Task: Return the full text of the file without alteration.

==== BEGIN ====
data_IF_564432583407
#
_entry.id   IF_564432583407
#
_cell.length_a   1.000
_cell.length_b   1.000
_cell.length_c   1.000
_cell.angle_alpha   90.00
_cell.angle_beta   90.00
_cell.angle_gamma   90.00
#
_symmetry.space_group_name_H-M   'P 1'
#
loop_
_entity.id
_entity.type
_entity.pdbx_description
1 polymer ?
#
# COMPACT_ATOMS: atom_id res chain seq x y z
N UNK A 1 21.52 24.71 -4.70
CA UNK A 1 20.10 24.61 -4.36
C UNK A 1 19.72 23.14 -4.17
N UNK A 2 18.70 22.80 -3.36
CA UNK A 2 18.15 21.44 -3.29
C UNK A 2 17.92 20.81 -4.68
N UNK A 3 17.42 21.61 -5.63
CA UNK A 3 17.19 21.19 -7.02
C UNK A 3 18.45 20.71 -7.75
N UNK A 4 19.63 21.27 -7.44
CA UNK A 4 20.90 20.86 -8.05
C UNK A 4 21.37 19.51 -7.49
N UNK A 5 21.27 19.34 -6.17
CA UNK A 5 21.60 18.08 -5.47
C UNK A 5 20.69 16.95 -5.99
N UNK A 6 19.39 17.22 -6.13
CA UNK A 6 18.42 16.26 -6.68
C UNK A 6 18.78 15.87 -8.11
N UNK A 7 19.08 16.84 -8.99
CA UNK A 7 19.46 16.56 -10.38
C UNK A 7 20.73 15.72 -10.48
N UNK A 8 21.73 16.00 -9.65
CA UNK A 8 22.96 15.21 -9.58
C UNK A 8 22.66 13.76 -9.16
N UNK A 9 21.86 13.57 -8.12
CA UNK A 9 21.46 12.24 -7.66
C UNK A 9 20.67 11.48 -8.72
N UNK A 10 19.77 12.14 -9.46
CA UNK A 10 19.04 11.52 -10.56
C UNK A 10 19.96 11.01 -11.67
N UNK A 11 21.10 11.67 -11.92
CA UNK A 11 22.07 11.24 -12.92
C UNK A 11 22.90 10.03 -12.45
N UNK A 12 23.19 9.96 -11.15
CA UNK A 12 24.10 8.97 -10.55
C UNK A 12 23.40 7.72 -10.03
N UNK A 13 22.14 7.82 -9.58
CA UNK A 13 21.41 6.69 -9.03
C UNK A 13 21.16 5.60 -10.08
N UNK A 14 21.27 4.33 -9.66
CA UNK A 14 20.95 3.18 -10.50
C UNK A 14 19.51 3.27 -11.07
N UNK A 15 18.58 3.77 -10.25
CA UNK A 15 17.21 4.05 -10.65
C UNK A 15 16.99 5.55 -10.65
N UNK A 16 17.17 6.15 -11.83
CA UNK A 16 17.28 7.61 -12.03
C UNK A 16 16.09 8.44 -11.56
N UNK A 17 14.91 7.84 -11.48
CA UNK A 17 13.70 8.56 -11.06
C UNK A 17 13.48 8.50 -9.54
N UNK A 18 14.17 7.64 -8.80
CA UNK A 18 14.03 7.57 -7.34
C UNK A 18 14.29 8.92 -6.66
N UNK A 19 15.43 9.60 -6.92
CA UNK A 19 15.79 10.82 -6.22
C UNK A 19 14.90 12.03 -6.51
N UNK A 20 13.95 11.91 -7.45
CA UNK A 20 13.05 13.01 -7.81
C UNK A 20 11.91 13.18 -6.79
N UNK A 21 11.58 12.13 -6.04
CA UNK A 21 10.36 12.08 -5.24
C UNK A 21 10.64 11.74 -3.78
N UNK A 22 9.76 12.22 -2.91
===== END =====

data_IF_564432583407
#
_entry.id   IF_564432583407
#
_cell.length_a   1.000
_cell.length_b   1.000
_cell.length_c   1.000
_cell.angle_alpha   90.00
_cell.angle_beta   90.00
_cell.angle_gamma   90.00
#
_symmetry.space_group_name_H-M   'P 1'
#
loop_
_entity.id
_entity.type
_entity.pdbx_description
1 polymer ?
#
# COMPACT_ATOMS: atom_id res chain seq x y z
N UNK A 1 21.52 24.71 -4.70
CA UNK A 1 20.10 24.61 -4.36
C UNK A 1 19.72 23.14 -4.17
N UNK A 2 18.70 22.80 -3.36
CA UNK A 2 18.15 21.44 -3.29
C UNK A 2 17.92 20.81 -4.68
N UNK A 3 17.42 21.61 -5.63
CA UNK A 3 17.19 21.19 -7.02
C UNK A 3 18.45 20.71 -7.75
N UNK A 4 19.63 21.27 -7.44
CA UNK A 4 20.90 20.86 -8.05
C UNK A 4 21.37 19.51 -7.49
N UNK A 5 21.27 19.34 -6.17
CA UNK A 5 21.60 18.08 -5.47
C UNK A 5 20.69 16.95 -5.99
N UNK A 6 19.39 17.22 -6.13
CA UNK A 6 18.42 16.26 -6.68
C UNK A 6 18.78 15.87 -8.11
N UNK A 7 19.08 16.84 -8.99
CA UNK A 7 19.46 16.56 -10.38
C UNK A 7 20.73 15.72 -10.48
N UNK A 8 21.73 16.00 -9.65
CA UNK A 8 22.96 15.21 -9.58
C UNK A 8 22.66 13.76 -9.16
N UNK A 9 21.86 13.57 -8.12
CA UNK A 9 21.46 12.24 -7.66
C UNK A 9 20.67 11.48 -8.72
N UNK A 10 19.77 12.14 -9.46
CA UNK A 10 19.04 11.52 -10.56
C UNK A 10 19.96 11.01 -11.67
N UNK A 11 21.10 11.67 -11.92
CA UNK A 11 22.07 11.24 -12.92
C UNK A 11 22.90 10.03 -12.45
N UNK A 12 23.19 9.96 -11.15
CA UNK A 12 24.10 8.97 -10.55
C UNK A 12 23.40 7.72 -10.03
N UNK A 13 22.14 7.82 -9.58
CA UNK A 13 21.41 6.69 -9.03
C UNK A 13 21.16 5.60 -10.08
N UNK A 14 21.27 4.33 -9.66
CA UNK A 14 20.95 3.18 -10.50
C UNK A 14 19.51 3.27 -11.07
N UNK A 15 18.58 3.77 -10.25
CA UNK A 15 17.21 4.05 -10.65
C UNK A 15 16.99 5.55 -10.65
N UNK A 16 17.17 6.15 -11.83
CA UNK A 16 17.28 7.61 -12.03
C UNK A 16 16.09 8.44 -11.56
N UNK A 17 14.91 7.84 -11.48
CA UNK A 17 13.70 8.56 -11.06
C UNK A 17 13.48 8.50 -9.54
N UNK A 18 14.17 7.64 -8.80
CA UNK A 18 14.03 7.57 -7.34
C UNK A 18 14.29 8.92 -6.66
N UNK A 19 15.43 9.60 -6.92
CA UNK A 19 15.79 10.82 -6.22
C UNK A 19 14.90 12.03 -6.51
N UNK A 20 13.95 11.91 -7.45
CA UNK A 20 13.05 13.01 -7.81
C UNK A 20 11.91 13.18 -6.79
N UNK A 21 11.58 12.13 -6.04
CA UNK A 21 10.36 12.08 -5.24
C UNK A 21 10.64 11.74 -3.78
N UNK A 22 9.76 12.22 -2.91